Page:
How to Fix SharePoint Calculated Columns

 

One of the most oft-used features in the SharePoint Designer’s toolbox is the calculated column. Whether it’s adding two columns together or displaying custom code that renders HTML code, there are many uses. Recently, however, Microsoft released an update to SharePoint online that broke the HTML markup hack.

From their perspective, the use of SharePoint calculated columns is an “undocumented” feature, which can introduce some security risks and unstable pages. Starting on June 13, 2017, they are effectively blocking the execution of custom markup in SharePoint online and SharePoint Server 2016.

But fear not, there’s a workaround called Column Formatting.

Column Formatting – Coming Soon

Column formatting is an upcoming feature that customizes how fields in SharePoint lists and libraries are rendered. It will be available in the Column Settings menu, under the heading “Format this column.” There, you can add JSON (Javascript Object Notation) code to set the formatting specifics.

In a nutshell, JSON is built on a collection of name and value pairs, which are called objects. A very simple JSON code would be to set the name (element type or elmType) to the value of “div”, and the content to a column name, thus placing the value of the column inside a <div> tag (and thus making it ready for more custom formatting). Additional names like attributes and class have their own values and syntax as well.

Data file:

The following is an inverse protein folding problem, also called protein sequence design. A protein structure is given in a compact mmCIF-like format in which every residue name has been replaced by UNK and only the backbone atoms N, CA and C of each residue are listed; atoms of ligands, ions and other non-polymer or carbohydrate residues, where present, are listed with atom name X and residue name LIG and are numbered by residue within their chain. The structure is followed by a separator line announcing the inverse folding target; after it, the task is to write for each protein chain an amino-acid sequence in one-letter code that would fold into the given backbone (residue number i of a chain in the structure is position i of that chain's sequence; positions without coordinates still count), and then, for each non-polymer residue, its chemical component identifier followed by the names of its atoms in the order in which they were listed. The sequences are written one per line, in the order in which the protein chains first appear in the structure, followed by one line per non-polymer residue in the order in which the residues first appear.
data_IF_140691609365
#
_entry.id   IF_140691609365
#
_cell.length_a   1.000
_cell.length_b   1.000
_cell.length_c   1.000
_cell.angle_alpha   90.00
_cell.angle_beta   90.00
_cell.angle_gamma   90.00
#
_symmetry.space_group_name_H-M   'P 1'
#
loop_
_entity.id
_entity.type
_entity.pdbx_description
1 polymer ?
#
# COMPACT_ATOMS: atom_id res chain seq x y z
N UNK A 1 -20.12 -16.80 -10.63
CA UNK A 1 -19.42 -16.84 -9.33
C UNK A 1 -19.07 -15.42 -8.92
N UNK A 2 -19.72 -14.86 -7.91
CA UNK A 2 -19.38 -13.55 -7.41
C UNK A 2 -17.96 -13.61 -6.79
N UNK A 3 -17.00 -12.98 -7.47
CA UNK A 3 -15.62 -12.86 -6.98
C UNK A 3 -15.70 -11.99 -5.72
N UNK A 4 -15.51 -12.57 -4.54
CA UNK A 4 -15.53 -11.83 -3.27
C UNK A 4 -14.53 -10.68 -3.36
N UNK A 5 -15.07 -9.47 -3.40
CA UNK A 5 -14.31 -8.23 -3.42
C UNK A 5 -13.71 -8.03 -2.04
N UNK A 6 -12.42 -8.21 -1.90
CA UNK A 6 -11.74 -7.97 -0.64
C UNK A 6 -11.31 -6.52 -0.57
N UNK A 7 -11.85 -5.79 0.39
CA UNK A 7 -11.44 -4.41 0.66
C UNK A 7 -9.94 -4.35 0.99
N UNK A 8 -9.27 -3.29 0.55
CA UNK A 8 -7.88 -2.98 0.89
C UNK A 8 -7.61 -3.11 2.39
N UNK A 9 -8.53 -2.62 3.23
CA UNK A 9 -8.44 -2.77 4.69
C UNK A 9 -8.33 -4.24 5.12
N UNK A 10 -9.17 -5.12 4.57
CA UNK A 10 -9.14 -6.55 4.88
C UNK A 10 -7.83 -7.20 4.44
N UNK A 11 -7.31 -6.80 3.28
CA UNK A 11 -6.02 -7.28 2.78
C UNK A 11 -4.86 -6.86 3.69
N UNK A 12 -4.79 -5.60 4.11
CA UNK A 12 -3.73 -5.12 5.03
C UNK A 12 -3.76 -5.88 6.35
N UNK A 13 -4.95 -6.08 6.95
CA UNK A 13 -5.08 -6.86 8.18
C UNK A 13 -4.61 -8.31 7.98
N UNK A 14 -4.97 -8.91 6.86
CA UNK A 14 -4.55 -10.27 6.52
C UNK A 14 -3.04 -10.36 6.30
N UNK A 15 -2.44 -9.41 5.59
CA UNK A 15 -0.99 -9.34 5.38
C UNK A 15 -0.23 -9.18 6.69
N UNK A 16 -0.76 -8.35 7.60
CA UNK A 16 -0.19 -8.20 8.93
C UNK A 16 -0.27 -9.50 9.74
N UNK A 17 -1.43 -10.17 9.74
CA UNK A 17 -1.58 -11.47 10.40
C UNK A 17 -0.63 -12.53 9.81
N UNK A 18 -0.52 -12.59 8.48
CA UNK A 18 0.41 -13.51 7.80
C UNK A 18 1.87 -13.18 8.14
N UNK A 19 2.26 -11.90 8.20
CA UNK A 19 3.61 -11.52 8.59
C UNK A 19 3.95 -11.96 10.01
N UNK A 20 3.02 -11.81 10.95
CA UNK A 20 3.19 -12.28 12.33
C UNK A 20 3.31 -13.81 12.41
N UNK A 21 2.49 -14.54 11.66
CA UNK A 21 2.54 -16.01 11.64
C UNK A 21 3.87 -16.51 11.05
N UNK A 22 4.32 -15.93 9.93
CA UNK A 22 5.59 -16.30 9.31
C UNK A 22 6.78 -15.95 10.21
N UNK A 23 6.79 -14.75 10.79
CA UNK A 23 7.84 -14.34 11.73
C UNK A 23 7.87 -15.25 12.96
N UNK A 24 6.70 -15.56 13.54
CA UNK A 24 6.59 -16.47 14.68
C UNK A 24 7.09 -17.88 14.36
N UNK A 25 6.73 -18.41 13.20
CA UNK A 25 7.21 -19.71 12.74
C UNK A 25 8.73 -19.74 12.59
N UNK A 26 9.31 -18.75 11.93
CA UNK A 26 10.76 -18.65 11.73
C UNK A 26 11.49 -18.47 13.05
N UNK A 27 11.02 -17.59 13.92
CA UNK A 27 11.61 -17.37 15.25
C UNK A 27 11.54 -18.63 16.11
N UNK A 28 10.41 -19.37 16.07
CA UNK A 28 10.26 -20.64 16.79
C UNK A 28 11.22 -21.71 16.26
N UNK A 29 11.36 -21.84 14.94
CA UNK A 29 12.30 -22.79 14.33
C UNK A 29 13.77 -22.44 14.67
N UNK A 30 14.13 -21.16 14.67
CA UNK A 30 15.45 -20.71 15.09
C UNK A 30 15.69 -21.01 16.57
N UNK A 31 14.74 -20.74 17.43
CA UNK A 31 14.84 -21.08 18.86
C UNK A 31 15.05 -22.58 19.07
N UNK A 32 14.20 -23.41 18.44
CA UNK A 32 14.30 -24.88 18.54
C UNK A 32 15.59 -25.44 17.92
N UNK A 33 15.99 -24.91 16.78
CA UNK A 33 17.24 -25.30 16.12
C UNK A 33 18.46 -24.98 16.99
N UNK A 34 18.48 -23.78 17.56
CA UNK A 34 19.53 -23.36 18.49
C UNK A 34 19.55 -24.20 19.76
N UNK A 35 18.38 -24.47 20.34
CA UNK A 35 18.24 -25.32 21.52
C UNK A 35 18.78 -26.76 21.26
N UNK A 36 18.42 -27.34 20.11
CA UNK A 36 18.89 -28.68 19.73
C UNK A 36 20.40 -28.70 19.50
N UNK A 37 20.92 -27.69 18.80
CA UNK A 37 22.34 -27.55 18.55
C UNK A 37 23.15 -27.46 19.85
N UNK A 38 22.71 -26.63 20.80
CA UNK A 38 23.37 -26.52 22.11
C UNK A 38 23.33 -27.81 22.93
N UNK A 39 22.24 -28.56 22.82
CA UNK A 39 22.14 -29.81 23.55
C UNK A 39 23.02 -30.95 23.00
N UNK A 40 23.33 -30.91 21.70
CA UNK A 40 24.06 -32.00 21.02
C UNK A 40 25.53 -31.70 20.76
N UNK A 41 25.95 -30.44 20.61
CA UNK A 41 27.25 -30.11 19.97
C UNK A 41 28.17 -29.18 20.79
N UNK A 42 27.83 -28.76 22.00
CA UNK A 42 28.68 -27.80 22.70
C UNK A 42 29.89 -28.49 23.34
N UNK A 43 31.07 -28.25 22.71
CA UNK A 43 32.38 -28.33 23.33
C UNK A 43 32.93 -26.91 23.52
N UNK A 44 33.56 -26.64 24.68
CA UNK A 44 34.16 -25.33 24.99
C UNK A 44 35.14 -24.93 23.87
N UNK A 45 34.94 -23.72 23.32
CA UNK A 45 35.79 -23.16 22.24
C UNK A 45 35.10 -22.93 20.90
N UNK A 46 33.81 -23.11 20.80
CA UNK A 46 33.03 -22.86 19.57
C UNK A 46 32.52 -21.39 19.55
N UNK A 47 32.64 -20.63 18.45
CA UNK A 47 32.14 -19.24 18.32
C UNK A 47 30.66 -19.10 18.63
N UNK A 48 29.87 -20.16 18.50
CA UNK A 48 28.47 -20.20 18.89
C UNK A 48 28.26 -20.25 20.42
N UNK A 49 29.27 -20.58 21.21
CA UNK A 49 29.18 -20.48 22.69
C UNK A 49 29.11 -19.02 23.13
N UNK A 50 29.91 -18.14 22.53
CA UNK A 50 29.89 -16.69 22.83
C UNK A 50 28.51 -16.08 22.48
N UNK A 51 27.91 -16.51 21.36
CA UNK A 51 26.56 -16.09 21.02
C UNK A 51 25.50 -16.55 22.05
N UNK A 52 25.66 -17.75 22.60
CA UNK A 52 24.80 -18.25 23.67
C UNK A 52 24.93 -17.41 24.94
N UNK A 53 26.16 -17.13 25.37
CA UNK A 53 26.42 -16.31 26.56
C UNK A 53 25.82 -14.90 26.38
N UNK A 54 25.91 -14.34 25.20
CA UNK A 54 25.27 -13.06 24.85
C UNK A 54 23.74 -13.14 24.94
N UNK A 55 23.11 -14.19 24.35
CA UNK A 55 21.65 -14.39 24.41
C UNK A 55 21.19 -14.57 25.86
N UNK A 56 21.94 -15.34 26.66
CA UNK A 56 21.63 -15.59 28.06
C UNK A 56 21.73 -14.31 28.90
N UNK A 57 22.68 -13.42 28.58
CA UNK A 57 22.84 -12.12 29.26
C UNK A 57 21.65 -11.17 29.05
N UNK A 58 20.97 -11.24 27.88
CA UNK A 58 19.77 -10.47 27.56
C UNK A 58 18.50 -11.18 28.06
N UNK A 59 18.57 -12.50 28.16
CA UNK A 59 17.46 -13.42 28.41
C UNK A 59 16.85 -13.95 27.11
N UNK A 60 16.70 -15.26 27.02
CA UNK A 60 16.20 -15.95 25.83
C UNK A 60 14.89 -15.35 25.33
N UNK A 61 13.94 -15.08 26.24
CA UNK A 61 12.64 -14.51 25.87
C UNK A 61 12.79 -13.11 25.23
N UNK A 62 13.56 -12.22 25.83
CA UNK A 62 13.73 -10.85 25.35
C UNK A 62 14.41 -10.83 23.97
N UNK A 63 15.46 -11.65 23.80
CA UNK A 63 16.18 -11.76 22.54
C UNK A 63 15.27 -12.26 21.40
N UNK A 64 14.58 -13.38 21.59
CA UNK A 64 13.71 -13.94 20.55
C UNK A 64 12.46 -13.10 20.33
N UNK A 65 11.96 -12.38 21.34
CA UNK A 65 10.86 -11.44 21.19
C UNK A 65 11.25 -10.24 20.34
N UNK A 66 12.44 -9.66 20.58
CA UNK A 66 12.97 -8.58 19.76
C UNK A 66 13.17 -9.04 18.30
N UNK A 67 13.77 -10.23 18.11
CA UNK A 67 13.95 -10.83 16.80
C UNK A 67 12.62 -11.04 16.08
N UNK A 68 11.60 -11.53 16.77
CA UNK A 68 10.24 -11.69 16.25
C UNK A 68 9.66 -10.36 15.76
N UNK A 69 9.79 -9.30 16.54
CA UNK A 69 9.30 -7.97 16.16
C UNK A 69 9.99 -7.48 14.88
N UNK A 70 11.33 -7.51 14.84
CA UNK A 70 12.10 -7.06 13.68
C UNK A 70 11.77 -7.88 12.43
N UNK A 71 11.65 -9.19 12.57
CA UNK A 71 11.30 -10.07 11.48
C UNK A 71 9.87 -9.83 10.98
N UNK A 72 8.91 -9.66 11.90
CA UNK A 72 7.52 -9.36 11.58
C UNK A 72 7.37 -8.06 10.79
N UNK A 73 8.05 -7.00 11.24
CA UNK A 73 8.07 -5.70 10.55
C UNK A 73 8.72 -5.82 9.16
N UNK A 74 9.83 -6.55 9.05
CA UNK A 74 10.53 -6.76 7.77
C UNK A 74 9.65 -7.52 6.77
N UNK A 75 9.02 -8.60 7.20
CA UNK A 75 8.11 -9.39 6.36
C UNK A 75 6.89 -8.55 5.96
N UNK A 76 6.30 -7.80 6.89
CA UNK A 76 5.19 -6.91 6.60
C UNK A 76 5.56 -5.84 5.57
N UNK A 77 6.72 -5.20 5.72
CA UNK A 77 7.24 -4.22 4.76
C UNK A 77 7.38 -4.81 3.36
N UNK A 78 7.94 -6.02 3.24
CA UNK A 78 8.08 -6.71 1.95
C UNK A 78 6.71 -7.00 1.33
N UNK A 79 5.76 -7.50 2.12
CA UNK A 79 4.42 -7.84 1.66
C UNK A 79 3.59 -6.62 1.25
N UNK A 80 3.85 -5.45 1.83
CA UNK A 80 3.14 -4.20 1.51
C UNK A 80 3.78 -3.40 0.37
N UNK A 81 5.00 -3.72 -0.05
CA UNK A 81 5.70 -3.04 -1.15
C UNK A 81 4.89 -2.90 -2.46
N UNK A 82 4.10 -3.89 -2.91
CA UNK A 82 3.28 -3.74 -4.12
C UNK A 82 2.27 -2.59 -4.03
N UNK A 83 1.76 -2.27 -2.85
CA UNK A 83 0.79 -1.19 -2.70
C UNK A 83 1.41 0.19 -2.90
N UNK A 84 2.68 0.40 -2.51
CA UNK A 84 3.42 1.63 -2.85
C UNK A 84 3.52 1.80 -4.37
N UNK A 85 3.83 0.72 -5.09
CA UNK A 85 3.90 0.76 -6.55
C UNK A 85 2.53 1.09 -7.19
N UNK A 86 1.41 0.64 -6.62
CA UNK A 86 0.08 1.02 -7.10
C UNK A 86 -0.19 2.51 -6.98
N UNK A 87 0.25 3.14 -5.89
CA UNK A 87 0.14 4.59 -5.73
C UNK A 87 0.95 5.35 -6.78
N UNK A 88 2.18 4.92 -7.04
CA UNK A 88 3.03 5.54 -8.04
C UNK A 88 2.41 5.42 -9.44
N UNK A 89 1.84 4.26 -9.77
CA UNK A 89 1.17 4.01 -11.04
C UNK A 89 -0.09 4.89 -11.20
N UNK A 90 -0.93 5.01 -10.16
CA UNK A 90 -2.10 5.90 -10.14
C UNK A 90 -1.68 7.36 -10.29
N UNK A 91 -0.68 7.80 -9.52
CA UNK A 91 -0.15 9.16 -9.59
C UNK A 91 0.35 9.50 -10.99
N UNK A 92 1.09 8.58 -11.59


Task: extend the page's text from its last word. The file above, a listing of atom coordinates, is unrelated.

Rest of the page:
Conditional Formatting

One of the most common uses of the calculated column HTML rendering is to change the color of a column based on status. So, if you’ve got a task marked overdue or a project status that’s red, SharePoint would graphically indicate the status using icons or colored bars. This feature is now available under Column Formatting. SharePoint offers a set of pre-defined classes, like field severity, progress bars, and trending icons.

Rendering HTML Links and Adding Actions

Another common calculated column trick is to render custom HTML links, which can be useful in place of a Hyperlink column. Now, you can format the column to render the text. Another new feature that might be useful to SharePoint administrators is the addition of an action button, such as emailing a contact. This is a great feature for external contact lists, like contacts and suppliers.

The Sky’s the Limit

Moving into a JSON formatting versus SharePoint calculated columns may take some getting used to, but it provides much more flexibility for administrators to view the data. Once you understand the syntax, you can build your own JSON schemas and formatting, reusing the formatting across your sites. This goes for everything from icons, colors, spacing, fonts, you name it.

If JSON seems a little out of your wheelhouse, contact eSoftware Associates to find out how you can take advantage of this new feature—and more.

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